Spotting Damaging Habits

You want to find out why your relationships go wrong despite your best intentions. (Spoiler: It’s probably because of your best intentions.)

But first a quick safety warning about labels.

I’m not a bit fan of the term ‘codependency’ because it sticks a fixed label on a process: The habit of seeking too much validation and self worth from other people. Understanding should be useful and offer a guide to change.

If you have a habit of thinking negatively about yourself, acquiring yet another label of what is “wrong with you” can make it worse.

Instead, I’ll show you a cognitive behavioural therapy (CBT) approach that helps you see codependency as a pattern, one you can change. Codependency is something you do, not something you are. It is not a disease, nor a life sentence.

Asking “Am I codependent?” and looking for a “yes” or “no” answer is part of the black-and-white, disempowering disease model that can keeps you stuck. Healing codependency partly means loosening up rigid, black-and-white thinking. So let’s start right now.

Instead of asking yourself “Am I codependent?” see it as a sliding scale. Everyone goes out of their way to help people they care about some of the time. And we all get it wrong occasionally. If you get it wrong in the same way repeatedly, there might be ways you can improve and I am here to help you do that.

If many of the signs below ring true for you, you are probably vulnerable to codependent patterns. If that is the case, don’t despair. Understanding is the first step to straightening things out.


If you are suffering from codependent style habits, you might often feel

  • Empty and unworthy

  • That without looking after others, your life would be pointless

  • Ashamed of mistakes or ways you have fallen short of your own standards

  • Anxious about potential conflicts you have been avoiding

  • Resentful and angry about people taking advantage of you

You might often think that

  • You are unworthy, unlovable, bad, or flawed

  • Your only value lies in what you do for others

  • Prioritising your own needs is selfish, which is bad.

  • Good people put others first.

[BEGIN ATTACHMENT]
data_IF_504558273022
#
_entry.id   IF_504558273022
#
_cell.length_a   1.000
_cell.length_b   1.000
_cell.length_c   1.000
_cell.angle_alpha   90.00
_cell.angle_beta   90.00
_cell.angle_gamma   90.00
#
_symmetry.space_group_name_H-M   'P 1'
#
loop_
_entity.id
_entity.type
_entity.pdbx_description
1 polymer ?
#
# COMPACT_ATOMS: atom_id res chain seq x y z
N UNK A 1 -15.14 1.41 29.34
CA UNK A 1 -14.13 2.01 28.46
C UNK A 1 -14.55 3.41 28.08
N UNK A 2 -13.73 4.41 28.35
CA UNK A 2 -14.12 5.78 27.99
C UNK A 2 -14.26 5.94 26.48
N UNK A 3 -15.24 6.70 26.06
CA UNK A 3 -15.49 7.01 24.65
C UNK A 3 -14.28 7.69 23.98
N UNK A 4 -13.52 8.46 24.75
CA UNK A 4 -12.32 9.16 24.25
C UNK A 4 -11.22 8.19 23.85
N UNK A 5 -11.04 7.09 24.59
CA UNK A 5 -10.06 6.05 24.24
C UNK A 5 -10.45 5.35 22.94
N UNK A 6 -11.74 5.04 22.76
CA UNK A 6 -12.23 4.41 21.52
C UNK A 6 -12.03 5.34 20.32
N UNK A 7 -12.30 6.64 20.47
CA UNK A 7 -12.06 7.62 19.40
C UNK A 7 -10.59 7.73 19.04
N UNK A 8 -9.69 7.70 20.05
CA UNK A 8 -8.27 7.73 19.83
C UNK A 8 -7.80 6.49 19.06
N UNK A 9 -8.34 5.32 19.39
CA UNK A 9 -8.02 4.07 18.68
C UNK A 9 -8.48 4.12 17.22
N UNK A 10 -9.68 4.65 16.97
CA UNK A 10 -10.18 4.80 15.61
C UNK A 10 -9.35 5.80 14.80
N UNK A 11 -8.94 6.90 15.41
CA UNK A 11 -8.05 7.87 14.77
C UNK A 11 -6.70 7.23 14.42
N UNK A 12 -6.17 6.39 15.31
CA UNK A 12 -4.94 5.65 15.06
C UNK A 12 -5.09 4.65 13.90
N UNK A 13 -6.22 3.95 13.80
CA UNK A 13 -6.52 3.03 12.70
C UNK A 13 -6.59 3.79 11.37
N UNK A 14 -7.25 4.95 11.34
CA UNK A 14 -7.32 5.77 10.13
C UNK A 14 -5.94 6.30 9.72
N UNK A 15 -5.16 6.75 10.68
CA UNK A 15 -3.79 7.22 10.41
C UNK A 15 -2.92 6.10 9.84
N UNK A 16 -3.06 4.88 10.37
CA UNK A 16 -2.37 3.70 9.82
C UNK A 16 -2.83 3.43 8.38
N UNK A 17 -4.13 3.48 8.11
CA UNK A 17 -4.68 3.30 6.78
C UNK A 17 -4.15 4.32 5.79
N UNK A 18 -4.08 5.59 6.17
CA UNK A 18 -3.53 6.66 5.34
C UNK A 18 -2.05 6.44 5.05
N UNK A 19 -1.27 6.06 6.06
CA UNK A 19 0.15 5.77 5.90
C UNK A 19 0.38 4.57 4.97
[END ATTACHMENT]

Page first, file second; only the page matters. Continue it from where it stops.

• Good people don’t argue.

In your behaviour, you might find

  • You are strongly drawn to help others.

  • You avoid standing up for yourself and tend to not say if someone upsets or annoys you. You internalise it instead.

  • You feel resentful that other people don’t treat you as well as you treat them.

  • You stay in relationships and friendships that are damaging for you.

  • You find it hard to make decisions.

  • You engage in numbing activities to soothe how upset you feel. These can be

    • Obvious “bad habits” like drinking alcohol and addictions

    • Less obvious ones like excessive TV watching, gambling, or internet surfing

    • Seemingly “good” habits like relying on meditation, yoga, exercise and calming techniques to “manage away” how upset you feel.

The road to hell is paved with good intentions”

Your bad habit is when you take too much responsibility for other people’s lives and too little responsibility for your own.

It is a vicious cycle in which

Feeling bad about yourself

makes you put others first

which means you miss out on things you need to be happy

and allows other people to treat you badly

which makes you feel even worse.

The worse you feel, the more you try to soothe the pain by helping others, which makes you lose touch with your own desires even more.

As the cycle progresses it can lead to a self alienation or loss of self in which your only sense of yourself comes from what you do for others.

You see it most clearly in romantic and family relationships but the same pattern can happen among friends or in the workplace.


“Everything should be made as simple as possible, but not simpler” Albert Einstein

Explanations are also guides to change so it helps if they are simple and clear.

Codependent patterns are rooted in feeling unworthy and unlovable for who you are. The seeds are usually sown when you are a child, but it can be set off by difficult experiences in adulthood too.

Your experiences don’t have to have been dramatic and don’t have to have involved abuse or alcoholism.

There isn’t “a” cause of codependency. It is not a linear process. It’s a feedback loop.

A Negative Feedback Loop

It is helpful to understand codependency as a feedback loop. Audio feedback, for example, is the ear splitting howl you hear when a singer or guitarist puts his or her microphone too close to the amplifier. A small noise enters the microphone, which sends it to the amplifier, which makes it louder through the speaker and back into the microphone. The smallest sound can escalate into a painful screech.

In the same way, codependency is a cycle of feeling, thinking and behaving where each part amplifies the previous one. Just like a small sound can grow into the howl of audio feedback, when you have certain codependent traits, even small experiences can build into more and more damaging patterns without any one dramatic event that “caused” it.

The Codependency, People Pleasing Spiral

Spiral of Codependency

Beating Codependency

Beating codependency and coming home to you means learning to

You’ll find more help for all of these around this site.

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